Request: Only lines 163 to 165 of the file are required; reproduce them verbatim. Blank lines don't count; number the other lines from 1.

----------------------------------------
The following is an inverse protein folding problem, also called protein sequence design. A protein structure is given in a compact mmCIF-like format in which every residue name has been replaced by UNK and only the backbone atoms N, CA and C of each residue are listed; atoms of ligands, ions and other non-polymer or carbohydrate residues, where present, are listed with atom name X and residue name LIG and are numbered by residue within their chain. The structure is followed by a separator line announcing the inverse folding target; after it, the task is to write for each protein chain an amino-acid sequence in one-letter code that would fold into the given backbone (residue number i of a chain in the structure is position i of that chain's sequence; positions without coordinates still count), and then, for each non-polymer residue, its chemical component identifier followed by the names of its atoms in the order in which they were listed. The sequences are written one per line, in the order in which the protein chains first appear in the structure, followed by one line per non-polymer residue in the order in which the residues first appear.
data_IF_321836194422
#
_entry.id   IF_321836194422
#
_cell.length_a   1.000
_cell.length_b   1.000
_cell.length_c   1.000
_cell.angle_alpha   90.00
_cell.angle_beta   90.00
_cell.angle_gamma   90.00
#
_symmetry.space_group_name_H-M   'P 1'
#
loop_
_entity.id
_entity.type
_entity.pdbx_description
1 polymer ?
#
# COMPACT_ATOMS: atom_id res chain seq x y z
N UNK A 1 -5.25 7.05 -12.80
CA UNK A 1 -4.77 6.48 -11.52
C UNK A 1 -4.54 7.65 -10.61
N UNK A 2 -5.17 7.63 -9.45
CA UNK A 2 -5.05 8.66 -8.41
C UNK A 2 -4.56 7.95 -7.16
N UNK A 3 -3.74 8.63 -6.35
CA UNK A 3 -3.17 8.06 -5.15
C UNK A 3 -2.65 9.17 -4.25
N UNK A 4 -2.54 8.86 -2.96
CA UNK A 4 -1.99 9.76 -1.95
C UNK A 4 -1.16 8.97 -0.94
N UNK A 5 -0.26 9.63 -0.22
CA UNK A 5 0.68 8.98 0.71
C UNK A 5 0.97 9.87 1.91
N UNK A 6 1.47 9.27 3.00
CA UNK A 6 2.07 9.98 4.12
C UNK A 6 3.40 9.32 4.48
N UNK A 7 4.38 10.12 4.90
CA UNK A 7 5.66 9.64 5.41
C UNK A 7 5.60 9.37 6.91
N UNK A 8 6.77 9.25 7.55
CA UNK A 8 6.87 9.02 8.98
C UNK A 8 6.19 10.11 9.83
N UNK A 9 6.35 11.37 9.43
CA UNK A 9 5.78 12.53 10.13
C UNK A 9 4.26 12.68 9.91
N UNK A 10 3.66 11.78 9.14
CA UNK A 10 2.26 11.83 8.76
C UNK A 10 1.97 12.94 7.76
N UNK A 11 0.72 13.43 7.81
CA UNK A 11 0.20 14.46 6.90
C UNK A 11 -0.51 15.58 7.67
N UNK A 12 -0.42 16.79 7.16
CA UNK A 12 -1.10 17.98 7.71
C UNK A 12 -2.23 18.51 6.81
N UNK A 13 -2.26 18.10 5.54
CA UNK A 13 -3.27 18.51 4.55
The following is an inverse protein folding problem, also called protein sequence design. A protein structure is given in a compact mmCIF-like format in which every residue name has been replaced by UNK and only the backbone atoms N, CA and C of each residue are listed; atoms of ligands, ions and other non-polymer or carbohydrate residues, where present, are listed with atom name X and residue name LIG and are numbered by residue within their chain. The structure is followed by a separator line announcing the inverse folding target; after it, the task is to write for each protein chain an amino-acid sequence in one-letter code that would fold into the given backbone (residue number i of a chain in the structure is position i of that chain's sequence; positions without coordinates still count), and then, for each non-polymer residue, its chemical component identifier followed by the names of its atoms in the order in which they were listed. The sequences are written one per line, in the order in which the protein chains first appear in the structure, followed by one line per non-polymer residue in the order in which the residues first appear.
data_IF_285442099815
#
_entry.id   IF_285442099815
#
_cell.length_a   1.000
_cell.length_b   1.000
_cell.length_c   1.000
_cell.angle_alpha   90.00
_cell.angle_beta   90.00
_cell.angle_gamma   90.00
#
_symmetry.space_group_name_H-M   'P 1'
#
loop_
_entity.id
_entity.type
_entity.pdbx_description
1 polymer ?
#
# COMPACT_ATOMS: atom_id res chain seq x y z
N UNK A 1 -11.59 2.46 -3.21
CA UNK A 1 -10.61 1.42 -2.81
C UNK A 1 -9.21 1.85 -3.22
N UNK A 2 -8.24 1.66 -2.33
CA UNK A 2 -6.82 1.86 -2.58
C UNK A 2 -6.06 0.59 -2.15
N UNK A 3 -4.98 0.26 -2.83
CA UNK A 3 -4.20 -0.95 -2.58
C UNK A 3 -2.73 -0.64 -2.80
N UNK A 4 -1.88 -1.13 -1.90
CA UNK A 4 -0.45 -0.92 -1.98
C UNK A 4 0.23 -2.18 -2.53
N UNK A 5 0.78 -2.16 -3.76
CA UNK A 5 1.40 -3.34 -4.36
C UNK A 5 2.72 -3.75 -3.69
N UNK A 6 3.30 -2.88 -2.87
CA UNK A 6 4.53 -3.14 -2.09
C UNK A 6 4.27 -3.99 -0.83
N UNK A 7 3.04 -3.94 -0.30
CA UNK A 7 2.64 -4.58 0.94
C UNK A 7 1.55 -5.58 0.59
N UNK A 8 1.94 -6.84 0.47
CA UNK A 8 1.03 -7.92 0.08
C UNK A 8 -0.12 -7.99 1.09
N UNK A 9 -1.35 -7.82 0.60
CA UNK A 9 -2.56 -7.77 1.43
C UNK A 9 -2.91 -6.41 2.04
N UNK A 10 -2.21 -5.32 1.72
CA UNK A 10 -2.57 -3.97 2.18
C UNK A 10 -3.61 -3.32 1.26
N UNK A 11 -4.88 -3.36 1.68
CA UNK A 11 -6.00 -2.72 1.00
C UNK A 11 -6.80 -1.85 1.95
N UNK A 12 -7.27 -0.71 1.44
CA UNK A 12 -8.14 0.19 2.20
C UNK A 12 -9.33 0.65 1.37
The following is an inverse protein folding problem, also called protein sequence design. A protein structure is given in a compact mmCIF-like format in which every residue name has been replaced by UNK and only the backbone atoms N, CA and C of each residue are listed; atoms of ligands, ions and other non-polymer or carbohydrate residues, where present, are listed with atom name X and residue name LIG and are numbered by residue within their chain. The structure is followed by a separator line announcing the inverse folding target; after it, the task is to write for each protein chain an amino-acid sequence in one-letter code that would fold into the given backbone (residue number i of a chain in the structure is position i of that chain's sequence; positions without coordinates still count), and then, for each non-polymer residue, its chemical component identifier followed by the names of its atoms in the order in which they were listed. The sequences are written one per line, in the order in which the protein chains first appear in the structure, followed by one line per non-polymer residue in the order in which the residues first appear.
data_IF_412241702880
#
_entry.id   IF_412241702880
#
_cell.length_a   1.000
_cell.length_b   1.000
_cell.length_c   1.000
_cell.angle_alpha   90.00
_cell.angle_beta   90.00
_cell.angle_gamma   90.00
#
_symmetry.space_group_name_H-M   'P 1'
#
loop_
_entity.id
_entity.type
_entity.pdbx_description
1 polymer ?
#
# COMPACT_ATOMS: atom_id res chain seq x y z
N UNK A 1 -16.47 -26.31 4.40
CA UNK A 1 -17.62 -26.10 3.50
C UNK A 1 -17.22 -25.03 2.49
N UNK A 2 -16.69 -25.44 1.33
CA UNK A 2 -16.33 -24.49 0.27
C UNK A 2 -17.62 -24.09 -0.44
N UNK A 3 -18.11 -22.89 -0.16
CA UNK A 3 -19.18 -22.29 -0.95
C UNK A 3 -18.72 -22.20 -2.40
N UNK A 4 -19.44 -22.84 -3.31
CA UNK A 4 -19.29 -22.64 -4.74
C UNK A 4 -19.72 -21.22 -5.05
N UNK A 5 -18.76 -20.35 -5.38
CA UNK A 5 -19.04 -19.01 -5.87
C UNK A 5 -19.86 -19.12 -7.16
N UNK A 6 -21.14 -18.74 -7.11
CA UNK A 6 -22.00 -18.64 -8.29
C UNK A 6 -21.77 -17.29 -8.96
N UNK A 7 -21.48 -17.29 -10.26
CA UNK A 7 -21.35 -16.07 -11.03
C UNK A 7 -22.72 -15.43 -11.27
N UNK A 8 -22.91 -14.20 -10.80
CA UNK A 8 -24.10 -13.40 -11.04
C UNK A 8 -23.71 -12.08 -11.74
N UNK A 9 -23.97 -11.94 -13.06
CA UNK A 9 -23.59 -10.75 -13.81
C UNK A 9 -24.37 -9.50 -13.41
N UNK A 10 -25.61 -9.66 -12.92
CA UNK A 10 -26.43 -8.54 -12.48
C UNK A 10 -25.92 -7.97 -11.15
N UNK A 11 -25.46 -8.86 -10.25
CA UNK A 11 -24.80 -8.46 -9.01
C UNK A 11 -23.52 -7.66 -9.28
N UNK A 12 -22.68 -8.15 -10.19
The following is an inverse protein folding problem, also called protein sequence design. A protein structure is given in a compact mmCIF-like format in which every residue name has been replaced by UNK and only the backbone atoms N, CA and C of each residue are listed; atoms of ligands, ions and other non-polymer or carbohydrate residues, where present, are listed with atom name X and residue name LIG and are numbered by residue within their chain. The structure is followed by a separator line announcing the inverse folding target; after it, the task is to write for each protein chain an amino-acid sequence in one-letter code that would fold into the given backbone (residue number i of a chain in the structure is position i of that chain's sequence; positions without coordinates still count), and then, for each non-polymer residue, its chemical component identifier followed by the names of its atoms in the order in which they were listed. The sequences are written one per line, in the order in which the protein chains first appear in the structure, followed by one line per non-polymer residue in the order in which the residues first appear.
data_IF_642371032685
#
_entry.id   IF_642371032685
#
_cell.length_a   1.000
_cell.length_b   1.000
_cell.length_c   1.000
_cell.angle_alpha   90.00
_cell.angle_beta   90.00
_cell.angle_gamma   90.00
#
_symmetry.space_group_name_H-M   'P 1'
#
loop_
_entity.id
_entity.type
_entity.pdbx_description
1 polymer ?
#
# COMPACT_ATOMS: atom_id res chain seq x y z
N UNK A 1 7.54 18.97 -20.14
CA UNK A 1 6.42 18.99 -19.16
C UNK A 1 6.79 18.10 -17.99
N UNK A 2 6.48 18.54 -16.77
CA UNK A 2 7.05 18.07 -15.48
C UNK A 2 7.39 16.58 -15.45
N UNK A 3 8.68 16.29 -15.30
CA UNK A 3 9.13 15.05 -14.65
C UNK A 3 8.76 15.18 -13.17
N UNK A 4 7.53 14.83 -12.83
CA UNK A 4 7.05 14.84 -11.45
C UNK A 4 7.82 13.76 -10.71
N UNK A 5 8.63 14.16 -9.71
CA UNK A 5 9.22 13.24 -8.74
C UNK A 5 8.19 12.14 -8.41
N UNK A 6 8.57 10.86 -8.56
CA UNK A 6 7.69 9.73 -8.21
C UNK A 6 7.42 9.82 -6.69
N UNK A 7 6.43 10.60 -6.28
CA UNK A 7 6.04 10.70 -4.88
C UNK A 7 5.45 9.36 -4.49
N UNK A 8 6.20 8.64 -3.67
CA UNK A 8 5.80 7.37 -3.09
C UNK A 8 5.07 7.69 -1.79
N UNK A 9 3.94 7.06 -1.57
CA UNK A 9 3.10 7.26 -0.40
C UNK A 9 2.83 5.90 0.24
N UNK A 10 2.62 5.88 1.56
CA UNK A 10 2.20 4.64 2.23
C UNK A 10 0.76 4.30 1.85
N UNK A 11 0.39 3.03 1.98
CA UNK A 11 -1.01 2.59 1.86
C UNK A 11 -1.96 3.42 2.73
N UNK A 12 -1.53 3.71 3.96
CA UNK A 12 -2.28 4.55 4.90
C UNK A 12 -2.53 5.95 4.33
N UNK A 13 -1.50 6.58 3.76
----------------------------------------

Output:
CA UNK A 9 -23.59 -10.75 -13.81
C UNK A 9 -24.37 -9.50 -13.41
N UNK A 10 -25.61 -9.66 -12.92